Wordplay is never just a pyrotechnic aftereffect in Sondheim’s shows—it’s foundational, crucial to the plot and the characters’ emotional development. And his work continually reminds you that playfulness (in poetry, in music, in lyrics, in visual art) can be most essential when the subject is deadly serious. Sondheim includes a multiple-choice quiz in a love song—“Now/Later/Soon” from A Little Night Music: “(A) I could ravish her / (B) I could nap”—and likewise in a paean to the uses of a gun, sung from the rotating points of view of the actual and would-be assassins of U.S. presidents: “Remove a scoundrel / Unite a party / Preserve the Union / Promote the sales of my book.”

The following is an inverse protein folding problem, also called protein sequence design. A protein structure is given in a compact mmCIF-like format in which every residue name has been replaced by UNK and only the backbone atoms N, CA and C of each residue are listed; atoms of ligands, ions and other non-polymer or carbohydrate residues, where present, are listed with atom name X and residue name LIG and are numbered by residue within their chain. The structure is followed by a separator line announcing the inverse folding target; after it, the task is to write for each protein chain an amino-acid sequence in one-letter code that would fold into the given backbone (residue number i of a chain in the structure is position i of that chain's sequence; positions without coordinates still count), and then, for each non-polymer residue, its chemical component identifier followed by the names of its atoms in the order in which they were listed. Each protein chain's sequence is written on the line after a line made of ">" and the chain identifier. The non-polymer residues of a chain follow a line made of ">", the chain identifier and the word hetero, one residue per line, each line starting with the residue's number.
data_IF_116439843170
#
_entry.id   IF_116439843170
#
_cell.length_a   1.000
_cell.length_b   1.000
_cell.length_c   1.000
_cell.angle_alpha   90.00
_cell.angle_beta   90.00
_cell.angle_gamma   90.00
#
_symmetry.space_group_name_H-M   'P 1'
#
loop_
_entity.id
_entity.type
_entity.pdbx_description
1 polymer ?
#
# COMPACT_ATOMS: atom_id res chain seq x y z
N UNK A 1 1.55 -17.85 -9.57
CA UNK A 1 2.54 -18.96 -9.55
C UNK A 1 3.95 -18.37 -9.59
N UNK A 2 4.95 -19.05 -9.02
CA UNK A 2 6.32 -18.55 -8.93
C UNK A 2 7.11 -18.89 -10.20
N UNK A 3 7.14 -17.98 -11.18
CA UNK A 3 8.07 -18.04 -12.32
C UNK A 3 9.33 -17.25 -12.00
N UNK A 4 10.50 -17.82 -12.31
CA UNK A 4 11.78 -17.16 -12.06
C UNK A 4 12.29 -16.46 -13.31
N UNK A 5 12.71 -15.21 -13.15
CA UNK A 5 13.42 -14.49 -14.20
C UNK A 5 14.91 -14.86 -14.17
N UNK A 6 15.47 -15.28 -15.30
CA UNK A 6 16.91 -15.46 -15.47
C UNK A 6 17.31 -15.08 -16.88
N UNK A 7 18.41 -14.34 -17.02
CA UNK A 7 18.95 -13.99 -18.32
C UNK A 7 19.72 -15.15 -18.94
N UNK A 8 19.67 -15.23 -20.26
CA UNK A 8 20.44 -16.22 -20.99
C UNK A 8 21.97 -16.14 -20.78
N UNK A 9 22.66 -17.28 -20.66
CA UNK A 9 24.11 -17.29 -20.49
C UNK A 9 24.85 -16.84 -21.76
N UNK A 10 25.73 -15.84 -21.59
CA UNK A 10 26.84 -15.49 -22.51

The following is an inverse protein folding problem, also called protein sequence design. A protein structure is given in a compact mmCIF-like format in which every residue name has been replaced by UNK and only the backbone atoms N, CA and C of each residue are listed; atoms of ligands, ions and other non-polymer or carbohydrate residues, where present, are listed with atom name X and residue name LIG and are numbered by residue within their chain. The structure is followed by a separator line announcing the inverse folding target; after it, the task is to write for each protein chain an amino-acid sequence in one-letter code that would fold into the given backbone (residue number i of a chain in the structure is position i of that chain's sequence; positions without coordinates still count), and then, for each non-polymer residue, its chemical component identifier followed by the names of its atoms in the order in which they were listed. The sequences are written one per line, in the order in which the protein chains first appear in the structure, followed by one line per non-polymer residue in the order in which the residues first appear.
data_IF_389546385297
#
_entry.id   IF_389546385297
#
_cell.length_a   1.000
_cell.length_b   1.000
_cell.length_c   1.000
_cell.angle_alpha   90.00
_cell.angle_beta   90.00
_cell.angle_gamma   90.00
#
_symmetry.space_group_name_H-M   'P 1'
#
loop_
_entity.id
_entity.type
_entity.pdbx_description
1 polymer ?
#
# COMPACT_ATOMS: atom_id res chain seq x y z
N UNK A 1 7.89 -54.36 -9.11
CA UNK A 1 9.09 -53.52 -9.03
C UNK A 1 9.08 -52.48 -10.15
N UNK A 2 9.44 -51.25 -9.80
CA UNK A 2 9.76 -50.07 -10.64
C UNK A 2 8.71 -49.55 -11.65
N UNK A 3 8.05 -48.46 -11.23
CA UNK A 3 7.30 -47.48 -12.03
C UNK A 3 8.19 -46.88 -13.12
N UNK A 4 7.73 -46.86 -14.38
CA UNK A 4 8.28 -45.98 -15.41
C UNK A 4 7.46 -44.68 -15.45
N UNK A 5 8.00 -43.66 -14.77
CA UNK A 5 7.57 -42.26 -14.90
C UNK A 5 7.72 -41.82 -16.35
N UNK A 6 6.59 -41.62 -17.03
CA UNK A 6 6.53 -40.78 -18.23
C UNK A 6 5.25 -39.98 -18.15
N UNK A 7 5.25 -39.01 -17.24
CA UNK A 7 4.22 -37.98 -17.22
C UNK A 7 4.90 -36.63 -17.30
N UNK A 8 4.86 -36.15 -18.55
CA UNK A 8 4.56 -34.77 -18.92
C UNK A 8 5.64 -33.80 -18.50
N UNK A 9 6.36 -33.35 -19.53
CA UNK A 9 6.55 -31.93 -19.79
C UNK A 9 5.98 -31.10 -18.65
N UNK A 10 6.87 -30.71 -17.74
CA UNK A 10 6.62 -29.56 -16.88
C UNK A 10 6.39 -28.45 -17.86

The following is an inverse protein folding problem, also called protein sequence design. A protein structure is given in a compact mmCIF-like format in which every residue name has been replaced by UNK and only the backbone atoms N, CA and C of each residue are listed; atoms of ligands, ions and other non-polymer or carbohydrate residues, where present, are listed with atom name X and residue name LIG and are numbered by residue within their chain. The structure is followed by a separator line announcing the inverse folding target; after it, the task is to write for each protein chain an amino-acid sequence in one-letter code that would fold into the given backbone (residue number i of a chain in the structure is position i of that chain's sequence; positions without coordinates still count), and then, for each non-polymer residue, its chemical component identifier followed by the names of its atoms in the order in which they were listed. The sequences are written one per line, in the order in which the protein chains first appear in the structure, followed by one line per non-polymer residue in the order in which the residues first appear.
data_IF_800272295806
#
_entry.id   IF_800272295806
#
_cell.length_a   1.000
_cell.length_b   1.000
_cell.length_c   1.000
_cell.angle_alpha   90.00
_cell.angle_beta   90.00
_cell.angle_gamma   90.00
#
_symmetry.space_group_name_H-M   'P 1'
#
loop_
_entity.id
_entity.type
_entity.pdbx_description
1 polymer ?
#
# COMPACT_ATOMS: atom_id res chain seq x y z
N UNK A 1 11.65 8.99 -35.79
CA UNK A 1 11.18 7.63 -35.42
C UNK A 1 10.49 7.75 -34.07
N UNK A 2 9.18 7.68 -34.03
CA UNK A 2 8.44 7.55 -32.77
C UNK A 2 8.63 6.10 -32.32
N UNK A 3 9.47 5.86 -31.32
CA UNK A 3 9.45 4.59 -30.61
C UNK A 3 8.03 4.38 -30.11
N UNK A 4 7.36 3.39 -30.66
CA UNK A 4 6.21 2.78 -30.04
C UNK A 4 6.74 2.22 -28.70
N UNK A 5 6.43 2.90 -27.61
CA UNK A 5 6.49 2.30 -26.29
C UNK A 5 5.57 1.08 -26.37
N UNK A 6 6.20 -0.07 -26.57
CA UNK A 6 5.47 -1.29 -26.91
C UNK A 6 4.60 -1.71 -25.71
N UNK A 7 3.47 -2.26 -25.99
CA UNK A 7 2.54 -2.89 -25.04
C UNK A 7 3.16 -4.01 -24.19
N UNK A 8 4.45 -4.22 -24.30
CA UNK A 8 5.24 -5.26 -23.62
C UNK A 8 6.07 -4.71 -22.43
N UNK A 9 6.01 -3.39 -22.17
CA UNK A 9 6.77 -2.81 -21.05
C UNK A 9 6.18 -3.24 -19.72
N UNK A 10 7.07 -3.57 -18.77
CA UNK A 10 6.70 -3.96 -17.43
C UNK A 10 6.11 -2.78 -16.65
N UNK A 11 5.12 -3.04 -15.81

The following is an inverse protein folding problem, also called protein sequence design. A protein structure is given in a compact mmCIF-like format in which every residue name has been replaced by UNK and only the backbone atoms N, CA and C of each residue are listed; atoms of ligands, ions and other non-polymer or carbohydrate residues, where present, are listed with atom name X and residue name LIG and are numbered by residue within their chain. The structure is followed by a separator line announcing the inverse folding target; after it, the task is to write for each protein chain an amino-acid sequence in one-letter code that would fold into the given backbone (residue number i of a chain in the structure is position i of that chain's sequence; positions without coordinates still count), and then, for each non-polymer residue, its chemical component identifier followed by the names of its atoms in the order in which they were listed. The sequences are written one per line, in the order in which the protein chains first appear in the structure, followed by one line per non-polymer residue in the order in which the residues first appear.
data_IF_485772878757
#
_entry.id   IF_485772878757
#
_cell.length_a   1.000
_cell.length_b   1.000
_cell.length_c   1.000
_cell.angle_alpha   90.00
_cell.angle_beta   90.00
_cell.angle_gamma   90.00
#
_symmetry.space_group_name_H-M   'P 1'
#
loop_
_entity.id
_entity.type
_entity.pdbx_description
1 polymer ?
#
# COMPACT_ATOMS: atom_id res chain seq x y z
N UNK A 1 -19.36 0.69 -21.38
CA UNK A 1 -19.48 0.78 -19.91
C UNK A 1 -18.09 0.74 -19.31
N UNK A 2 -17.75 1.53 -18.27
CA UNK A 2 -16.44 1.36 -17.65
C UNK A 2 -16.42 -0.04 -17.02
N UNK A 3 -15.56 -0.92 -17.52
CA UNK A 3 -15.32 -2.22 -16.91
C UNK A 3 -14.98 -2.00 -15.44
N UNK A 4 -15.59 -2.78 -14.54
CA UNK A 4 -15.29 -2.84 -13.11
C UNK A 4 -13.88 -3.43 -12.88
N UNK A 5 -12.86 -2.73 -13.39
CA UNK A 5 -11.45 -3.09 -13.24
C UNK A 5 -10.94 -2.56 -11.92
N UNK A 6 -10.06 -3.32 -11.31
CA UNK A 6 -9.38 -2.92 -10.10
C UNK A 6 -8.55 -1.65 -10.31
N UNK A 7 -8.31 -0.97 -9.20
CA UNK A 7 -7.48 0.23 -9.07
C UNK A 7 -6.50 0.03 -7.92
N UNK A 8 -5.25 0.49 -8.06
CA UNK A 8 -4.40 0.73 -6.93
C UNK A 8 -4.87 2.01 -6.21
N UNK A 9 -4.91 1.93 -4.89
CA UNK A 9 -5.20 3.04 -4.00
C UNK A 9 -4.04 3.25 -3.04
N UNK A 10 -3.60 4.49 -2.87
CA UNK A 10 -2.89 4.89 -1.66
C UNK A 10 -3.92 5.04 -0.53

Of course, as Sondheim often pointed out, he studied under the wondrously kind Oscar Hammerstein II, whose son was his best friend at the George School. Hammerstein was to all intents and purposes Sondheim’s surrogate father.